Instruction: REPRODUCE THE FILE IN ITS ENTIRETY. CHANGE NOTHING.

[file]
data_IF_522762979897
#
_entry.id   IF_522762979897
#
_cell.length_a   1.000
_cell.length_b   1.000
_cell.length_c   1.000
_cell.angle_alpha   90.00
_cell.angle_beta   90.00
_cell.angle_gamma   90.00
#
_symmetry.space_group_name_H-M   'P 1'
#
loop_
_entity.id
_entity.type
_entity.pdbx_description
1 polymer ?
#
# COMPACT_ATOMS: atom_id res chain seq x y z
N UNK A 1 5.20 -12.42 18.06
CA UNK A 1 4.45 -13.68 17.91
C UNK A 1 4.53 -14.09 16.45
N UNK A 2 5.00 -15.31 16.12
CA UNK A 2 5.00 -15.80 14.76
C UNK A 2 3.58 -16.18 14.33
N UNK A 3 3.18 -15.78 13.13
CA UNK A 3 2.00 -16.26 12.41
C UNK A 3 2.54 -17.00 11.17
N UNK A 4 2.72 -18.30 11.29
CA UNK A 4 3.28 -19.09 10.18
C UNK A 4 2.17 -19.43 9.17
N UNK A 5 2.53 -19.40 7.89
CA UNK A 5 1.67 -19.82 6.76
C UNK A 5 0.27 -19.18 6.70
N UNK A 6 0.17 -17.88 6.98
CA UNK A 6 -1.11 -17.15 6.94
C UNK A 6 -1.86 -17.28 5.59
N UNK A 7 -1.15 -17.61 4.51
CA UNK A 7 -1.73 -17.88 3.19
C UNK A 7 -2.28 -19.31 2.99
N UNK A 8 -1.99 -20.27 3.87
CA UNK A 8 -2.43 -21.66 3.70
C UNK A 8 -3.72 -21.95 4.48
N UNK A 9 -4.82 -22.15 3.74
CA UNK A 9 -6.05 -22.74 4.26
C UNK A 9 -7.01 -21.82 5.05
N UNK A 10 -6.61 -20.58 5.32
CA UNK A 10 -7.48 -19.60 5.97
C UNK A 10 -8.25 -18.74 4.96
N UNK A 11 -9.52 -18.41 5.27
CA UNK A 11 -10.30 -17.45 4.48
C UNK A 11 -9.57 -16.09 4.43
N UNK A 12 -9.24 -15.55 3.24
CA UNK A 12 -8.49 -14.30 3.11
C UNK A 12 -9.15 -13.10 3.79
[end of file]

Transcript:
data_IF_522762979897
#
_entry.id   IF_522762979897
#
_cell.length_a   1.000
_cell.length_b   1.000
_cell.length_c   1.000
_cell.angle_alpha   90.00
_cell.angle_beta   90.00
_cell.angle_gamma   90.00
#
_symmetry.space_group_name_H-M   'P 1'
#
loop_
_entity.id
_entity.type
_entity.pdbx_description
1 polymer ?
#
# COMPACT_ATOMS: atom_id res chain seq x y z
N UNK A 1 5.20 -12.42 18.06
CA UNK A 1 4.45 -13.68 17.91
C UNK A 1 4.53 -14.09 16.45
N UNK A 2 5.00 -15.31 16.12
CA UNK A 2 5.00 -15.80 14.76
C UNK A 2 3.58 -16.18 14.33
N UNK A 3 3.18 -15.78 13.13
CA UNK A 3 2.00 -16.26 12.41
C UNK A 3 2.54 -17.00 11.17
N UNK A 4 2.72 -18.30 11.29
CA UNK A 4 3.28 -19.09 10.18
C UNK A 4 2.17 -19.43 9.17
N UNK A 5 2.53 -19.40 7.89
CA UNK A 5 1.67 -19.82 6.76
C UNK A 5 0.27 -19.18 6.70
N UNK A 6 0.17 -17.88 6.98
CA UNK A 6 -1.11 -17.15 6.94
C UNK A 6 -1.86 -17.28 5.59
N UNK A 7 -1.15 -17.61 4.51
CA UNK A 7 -1.73 -17.88 3.19
C UNK A 7 -2.28 -19.31 2.99
N UNK A 8 -1.99 -20.27 3.87
CA UNK A 8 -2.43 -21.66 3.70
C UNK A 8 -3.72 -21.95 4.48
N UNK A 9 -4.82 -22.15 3.74
CA UNK A 9 -6.05 -22.74 4.26
C UNK A 9 -7.01 -21.82 5.05
N UNK A 10 -6.61 -20.58 5.32
CA UNK A 10 -7.48 -19.60 5.97
C UNK A 10 -8.25 -18.74 4.96
N UNK A 11 -9.52 -18.41 5.27
CA UNK A 11 -10.30 -17.45 4.48
C UNK A 11 -9.57 -16.09 4.43
N UNK A 12 -9.24 -15.55 3.24
CA UNK A 12 -8.49 -14.30 3.11
C UNK A 12 -9.15 -13.10 3.79